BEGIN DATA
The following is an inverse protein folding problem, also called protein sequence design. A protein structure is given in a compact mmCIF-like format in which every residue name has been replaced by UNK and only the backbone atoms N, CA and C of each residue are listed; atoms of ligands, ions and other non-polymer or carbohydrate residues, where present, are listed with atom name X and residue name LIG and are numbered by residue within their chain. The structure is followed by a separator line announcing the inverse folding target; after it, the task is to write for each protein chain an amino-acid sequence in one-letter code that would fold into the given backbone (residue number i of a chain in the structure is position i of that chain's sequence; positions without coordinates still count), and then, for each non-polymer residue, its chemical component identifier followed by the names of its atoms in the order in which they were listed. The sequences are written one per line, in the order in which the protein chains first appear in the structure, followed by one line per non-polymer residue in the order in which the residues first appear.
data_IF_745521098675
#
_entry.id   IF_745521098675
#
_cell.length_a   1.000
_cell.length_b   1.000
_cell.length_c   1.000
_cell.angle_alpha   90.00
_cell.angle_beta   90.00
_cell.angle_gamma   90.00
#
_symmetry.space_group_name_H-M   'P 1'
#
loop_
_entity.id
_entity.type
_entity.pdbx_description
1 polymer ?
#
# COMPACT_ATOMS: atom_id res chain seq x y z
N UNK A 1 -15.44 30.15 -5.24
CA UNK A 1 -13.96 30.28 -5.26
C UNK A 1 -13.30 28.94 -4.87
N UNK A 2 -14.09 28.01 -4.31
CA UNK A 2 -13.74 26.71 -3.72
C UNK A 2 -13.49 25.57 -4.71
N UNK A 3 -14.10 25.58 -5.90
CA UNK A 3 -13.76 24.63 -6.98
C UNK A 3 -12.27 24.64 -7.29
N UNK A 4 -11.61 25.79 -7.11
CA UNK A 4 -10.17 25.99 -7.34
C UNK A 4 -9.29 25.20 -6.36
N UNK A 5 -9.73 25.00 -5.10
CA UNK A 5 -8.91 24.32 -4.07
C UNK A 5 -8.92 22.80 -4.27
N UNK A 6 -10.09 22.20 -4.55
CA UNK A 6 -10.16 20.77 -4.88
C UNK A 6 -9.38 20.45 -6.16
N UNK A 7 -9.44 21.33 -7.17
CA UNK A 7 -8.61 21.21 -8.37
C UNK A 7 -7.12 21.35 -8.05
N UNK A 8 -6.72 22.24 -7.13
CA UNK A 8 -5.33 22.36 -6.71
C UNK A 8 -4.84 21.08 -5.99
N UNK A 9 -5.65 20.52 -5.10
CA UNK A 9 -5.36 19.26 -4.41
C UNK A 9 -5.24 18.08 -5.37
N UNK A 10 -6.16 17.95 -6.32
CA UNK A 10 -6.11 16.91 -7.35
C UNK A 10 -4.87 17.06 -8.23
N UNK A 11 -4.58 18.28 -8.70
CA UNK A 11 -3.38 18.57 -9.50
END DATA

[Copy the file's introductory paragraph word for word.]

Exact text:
The following is an inverse protein folding problem, also called protein sequence design. A protein structure is given in a compact mmCIF-like format in which every residue name has been replaced by UNK and only the backbone atoms N, CA and C of each residue are listed; atoms of ligands, ions and other non-polymer or carbohydrate residues, where present, are listed with atom name X and residue name LIG and are numbered by residue within their chain. The structure is followed by a separator line announcing the inverse folding target; after it, the task is to write for each protein chain an amino-acid sequence in one-letter code that would fold into the given backbone (residue number i of a chain in the structure is position i of that chain's sequence; positions without coordinates still count), and then, for each non-polymer residue, its chemical component identifier followed by the names of its atoms in the order in which they were listed. The sequences are written one per line, in the order in which the protein chains first appear in the structure, followed by one line per non-polymer residue in the order in which the residues first appear.